Monday, August 31, 2009

We went to Mt. Rainier this weekend, mostly because my friends have tired of my steadfast refusal to believe that the mountain exists. This is a thing that I do, sometimes, decide to not believe in something despite clear evidence to the contrary. (See also: snow, live armadillos.) I do it partly because it amuses me to gently exasperate the people I love by claiming outrageous things and refusing to believe all proof that I am wrong, but mostly because it's a convenient shorthand to use to remind myself not to lose a sense of wonder at the world. I find that things are more amazing when I try not to take them for granted, and I am into things being amazing.

Mostly I am poorly timed, just a little too late or a little too early, awkwardly trying to make up the difference and failing. I laugh too often and sometimes too loudly, fidget too much, stumble through my sentences riddled with unwieldy enthusiasm. Volcanoes and I have these things in common, I think.

The mountain was mostly shrouded in clouds, clearing sometimes to show us whole sweeps of meadows and a glimpse of the glacier. We picnicked cocooned gently in a cloud that muffled all the noise from the road and other picnicking families, walked up to Paradise barely able to see in front of us. And then things cleared, the way they always do, and we walked up to a waterfall surrounded by nuns, moisture sparkling on all of the greenery. By the time we started back down, the clouds had returned, covered all those footsteps we had just left in the air.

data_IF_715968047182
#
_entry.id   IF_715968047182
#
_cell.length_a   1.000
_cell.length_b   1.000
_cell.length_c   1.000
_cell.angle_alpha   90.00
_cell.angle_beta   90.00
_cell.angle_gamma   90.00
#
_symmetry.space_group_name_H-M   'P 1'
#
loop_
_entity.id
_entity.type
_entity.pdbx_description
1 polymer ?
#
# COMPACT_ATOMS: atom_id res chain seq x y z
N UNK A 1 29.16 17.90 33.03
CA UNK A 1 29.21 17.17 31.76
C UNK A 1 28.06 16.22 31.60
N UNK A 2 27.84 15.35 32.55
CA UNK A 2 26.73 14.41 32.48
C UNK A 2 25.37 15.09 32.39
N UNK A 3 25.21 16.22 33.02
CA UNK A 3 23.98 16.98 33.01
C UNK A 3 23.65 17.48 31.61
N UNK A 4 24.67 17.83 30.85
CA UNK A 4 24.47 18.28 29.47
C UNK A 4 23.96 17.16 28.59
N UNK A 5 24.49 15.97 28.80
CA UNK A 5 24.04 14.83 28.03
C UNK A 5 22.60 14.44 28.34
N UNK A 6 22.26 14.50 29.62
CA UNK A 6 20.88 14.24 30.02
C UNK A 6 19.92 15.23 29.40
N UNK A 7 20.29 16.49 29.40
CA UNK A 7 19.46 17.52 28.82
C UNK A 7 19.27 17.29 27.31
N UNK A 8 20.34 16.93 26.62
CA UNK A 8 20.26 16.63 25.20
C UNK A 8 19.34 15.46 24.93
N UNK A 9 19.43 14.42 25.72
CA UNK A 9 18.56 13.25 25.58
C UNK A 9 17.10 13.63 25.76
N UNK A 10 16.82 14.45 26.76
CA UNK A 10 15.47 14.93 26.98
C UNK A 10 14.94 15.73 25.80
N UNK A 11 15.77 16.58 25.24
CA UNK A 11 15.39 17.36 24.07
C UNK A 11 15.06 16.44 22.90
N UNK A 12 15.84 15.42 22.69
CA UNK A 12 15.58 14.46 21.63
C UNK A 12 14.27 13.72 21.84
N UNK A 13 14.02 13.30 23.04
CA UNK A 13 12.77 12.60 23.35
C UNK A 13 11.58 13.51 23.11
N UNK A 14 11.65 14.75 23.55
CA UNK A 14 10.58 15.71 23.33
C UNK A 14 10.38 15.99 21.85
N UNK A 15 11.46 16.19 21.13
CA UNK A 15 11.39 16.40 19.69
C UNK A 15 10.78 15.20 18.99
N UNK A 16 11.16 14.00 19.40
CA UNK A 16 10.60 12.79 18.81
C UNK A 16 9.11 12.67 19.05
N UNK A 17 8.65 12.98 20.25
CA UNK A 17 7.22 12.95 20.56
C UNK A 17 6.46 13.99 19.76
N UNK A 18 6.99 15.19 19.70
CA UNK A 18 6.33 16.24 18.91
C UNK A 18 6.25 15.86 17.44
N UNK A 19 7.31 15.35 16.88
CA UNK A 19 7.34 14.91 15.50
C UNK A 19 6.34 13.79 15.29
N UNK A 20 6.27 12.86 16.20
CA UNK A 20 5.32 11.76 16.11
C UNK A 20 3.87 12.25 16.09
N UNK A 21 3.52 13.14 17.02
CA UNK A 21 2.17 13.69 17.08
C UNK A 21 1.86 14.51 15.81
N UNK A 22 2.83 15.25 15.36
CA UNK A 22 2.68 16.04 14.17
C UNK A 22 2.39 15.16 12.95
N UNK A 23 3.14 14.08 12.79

I sometimes forget that we live just past the base of a volcano, that one of these days it's going to get fed up and explode and spread lahars all over those meadows. I'm glad it turned out to be a place that is actually there.

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